The “Bash Brothers” really were the “Choke Brothers,” in the 1988 and 1990 World Series.
World Series games are the most important games of all. The 1972-74 Oakland A’s beat a highly favored Cincinnati Reds team in 1972, beat a gritty, gutsy dangerous New York Mets team in 1973, and easily beat the Los Angeles Dodgers in 1974.
The 1988-90 A’s lost to an underdog Dodgers team in 1988 in one of the great World Series upsets. They beat the San Francisco Giants, a pitching-challenged team in 1989, and then lost to the underdog Reds in 1990.
Dynasties don’t lose two out of three World Championships.
During the 1988 regular season, Jose Canseco became the first player to hit at least 40 home runs and steal at least 40 bases. He hit .307/.391/.569 with 42 home runs and 124 RBIs.
In the World Series, against the Dodgers pitching staff, led by Orel Hershiser, Canseco batted .053/.182/.211 with one home run, which was his only hit in 19 at bats, and five RBIs.
Mark McGwire, who had been Rookie of the Year in 1987 when he hit 49 home runs and followed that with 32 home runs in 1988, had one hit, a home run, in 17 at bats for a .059 average. He had a .200 on base average and slugged .235.
The A’s managed to win only the third game of the five game World Series.
In 1990, the Cincinnati Reds, led by manager Lou Piniella, swept the A’s. What an ignominious development for the defending World Champions that had swept the San Francisco Giants in 1989.
Canseco batted .083/.214/.333 with one home run and two RBIs. McGwire was a “success” compared to his “Bash Brother,” hitting .214/.313/.214, but upon closer examination, all three of McGwire’s hits were singles.
Jose Canseco appeared in four World Series (1988-90 with the A’s and 2000 with the New York Yankees). He hit .152 with three home runs.
McGwire appeared in three World Series, batting .188 with one home run and incredibly, two RBIs.
Canseco and McGwire were losers. Both used performance enhancing substances that helped each produce some of the best seasons of all time, but it is obvious that nothing can enhance a player’s heart and desire.
The 1988 Dodgers were an offensively challenged team, but Mickey Hatcher managed to hit .368 and the Los Angeles pitching staff held the highly touted A’s offense to a .203 batting average and 11 runs. The Dodgers players had the heart and desire that Canseco and McGwire lacked.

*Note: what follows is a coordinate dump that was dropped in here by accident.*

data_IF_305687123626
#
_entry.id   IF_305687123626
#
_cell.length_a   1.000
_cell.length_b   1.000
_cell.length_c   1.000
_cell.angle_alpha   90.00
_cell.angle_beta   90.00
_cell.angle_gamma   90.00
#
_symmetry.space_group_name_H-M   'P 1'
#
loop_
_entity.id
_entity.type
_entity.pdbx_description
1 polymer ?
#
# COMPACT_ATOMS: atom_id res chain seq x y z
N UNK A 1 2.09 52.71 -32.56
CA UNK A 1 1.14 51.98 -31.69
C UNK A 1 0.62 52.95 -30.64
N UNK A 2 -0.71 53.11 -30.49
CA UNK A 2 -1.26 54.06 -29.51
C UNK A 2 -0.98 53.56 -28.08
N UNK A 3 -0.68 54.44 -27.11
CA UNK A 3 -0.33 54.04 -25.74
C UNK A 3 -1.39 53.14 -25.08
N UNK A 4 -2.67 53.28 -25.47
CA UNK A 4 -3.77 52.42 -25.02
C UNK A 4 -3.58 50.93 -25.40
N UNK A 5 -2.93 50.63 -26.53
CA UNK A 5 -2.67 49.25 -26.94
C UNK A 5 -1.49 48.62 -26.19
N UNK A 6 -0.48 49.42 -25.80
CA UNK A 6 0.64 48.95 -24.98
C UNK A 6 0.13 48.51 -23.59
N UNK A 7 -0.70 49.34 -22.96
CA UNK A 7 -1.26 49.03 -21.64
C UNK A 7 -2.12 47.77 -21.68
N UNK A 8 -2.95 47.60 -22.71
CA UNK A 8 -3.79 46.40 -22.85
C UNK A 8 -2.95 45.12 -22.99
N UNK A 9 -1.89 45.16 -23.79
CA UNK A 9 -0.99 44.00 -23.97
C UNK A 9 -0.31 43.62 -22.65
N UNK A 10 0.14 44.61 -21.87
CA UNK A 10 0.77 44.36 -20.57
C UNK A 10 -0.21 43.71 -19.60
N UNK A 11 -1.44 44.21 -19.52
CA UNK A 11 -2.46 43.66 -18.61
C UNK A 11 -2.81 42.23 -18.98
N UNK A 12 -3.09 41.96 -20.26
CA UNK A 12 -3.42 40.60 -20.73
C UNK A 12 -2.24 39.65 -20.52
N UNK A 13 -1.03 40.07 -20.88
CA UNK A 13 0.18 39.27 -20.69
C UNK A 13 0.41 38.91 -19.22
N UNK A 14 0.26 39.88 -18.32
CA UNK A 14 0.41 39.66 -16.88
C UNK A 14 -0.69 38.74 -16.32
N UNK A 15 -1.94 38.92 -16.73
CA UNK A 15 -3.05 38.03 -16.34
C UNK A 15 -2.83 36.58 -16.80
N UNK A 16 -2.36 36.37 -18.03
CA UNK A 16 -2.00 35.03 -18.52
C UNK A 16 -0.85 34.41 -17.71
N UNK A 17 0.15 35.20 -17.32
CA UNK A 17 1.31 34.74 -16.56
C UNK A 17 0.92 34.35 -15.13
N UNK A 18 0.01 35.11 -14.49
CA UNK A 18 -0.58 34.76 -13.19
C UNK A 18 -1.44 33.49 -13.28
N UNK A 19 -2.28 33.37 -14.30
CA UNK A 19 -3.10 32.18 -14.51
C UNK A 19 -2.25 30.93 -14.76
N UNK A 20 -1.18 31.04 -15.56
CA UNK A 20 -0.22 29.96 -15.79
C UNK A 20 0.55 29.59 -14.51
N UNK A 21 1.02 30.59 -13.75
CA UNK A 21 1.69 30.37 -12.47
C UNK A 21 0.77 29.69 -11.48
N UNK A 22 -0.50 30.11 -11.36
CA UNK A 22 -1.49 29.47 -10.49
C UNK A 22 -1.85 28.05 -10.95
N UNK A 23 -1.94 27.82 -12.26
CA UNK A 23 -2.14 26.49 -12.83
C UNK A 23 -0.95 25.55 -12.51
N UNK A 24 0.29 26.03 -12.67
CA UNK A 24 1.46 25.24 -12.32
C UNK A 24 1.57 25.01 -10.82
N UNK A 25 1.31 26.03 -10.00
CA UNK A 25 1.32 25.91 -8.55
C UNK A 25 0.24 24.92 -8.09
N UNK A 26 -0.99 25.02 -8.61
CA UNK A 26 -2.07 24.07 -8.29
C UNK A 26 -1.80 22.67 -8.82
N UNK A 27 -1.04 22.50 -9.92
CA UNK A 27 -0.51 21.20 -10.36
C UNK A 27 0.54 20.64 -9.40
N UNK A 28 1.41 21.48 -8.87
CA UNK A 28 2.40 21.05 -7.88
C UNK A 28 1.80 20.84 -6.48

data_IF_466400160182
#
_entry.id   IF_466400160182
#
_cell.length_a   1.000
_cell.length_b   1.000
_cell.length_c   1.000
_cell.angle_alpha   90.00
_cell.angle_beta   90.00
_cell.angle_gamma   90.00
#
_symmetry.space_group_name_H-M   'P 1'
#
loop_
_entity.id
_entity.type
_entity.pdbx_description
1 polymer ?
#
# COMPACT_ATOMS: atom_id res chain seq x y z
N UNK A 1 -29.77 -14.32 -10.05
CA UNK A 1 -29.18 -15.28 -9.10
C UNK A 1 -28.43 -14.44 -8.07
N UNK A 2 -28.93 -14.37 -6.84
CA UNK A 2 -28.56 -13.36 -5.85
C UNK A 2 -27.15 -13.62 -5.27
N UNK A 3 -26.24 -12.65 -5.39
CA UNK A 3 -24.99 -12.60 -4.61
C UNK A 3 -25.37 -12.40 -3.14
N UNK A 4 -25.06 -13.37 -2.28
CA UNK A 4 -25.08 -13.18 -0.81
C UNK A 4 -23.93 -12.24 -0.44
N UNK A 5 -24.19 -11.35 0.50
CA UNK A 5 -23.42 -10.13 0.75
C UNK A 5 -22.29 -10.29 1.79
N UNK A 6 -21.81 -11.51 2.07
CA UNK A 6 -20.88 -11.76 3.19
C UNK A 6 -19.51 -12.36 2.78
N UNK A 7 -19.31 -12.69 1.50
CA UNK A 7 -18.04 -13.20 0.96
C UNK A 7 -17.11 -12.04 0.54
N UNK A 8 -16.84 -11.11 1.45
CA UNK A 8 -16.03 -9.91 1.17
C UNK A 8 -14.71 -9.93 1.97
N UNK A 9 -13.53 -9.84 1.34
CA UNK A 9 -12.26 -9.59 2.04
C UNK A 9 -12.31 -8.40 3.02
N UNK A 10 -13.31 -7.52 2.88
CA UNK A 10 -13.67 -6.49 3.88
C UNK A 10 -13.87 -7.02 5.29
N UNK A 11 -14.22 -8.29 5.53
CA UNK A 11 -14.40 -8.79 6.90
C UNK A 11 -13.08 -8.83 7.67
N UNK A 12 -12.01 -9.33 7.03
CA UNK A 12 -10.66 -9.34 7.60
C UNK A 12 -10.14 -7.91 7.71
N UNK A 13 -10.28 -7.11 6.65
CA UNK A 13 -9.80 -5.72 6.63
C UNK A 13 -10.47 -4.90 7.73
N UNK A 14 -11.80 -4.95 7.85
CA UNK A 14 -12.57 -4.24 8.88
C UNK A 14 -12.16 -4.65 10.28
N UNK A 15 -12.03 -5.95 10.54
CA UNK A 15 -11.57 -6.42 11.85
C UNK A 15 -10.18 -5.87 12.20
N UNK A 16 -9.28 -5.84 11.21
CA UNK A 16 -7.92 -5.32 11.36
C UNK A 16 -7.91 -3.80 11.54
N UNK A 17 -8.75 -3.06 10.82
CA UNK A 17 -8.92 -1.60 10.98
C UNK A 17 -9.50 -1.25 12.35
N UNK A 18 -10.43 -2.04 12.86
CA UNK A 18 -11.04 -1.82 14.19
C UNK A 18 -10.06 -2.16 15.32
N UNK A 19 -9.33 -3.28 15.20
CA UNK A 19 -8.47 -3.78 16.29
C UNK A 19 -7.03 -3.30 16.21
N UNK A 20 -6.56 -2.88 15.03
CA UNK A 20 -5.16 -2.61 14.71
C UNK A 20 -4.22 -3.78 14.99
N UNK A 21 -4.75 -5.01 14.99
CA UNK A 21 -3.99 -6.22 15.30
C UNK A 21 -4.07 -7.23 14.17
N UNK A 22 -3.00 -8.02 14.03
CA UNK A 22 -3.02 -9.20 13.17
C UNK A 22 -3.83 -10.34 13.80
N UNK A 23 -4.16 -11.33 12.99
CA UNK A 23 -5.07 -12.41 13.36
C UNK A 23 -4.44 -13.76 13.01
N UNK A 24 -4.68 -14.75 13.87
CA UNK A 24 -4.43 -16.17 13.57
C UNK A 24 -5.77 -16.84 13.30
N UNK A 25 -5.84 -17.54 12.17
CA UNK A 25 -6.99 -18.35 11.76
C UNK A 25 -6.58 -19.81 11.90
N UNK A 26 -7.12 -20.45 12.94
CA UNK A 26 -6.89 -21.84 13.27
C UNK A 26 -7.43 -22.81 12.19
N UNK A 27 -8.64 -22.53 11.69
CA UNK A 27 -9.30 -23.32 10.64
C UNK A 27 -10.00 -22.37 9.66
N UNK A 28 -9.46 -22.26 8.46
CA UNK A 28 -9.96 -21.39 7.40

In 1990, Jose Rijo, the Yankees answer to Dwight Gooden, won the first and fourth games of the World Series, allowing the A’s a single run.
Canseco and McGwire are not alone. Many players, some great and some not so great, have performed poorly in the World Series.
Ted Williams, the greatest left fielder of all, batted only .200 in the 1946 World Series. He never had a chance to make amends.
Gil Hodges didn’t get a hit in 21 at bats against the Yankees in the 1952 World Series, but he hit .318 in his other Series appearances (1947, 1949,1953,1955-56, and 1959).
Orlando Cepeda, the unanimous choice for MVP in 1967, had a horrible World Series against the Boston Red Sox, batting only .103.
In earlier days, catcher Billy Sullivan (21 at bats) in 1906 and Wally Berger (15 at bats) in 1939 went hitless. More recently, Rafael Belliard went hitless in 16 at bats in 1995 and Pat Burrell went hitless in 13 at bats in the 2010 Series.
Canseco and McGwire might have been viewed as great players, but their legacies have been tainted. We will never know if they had the help of performance enhancing substances in the 1988 and 1990 World Series, but even if they were clean, the perception is that each had help that allowed them to accomplish their achievements.
We all know how reality fares compared to perception.
Neither Canseco nor McGwire will ever be voted into the Hall of Fame.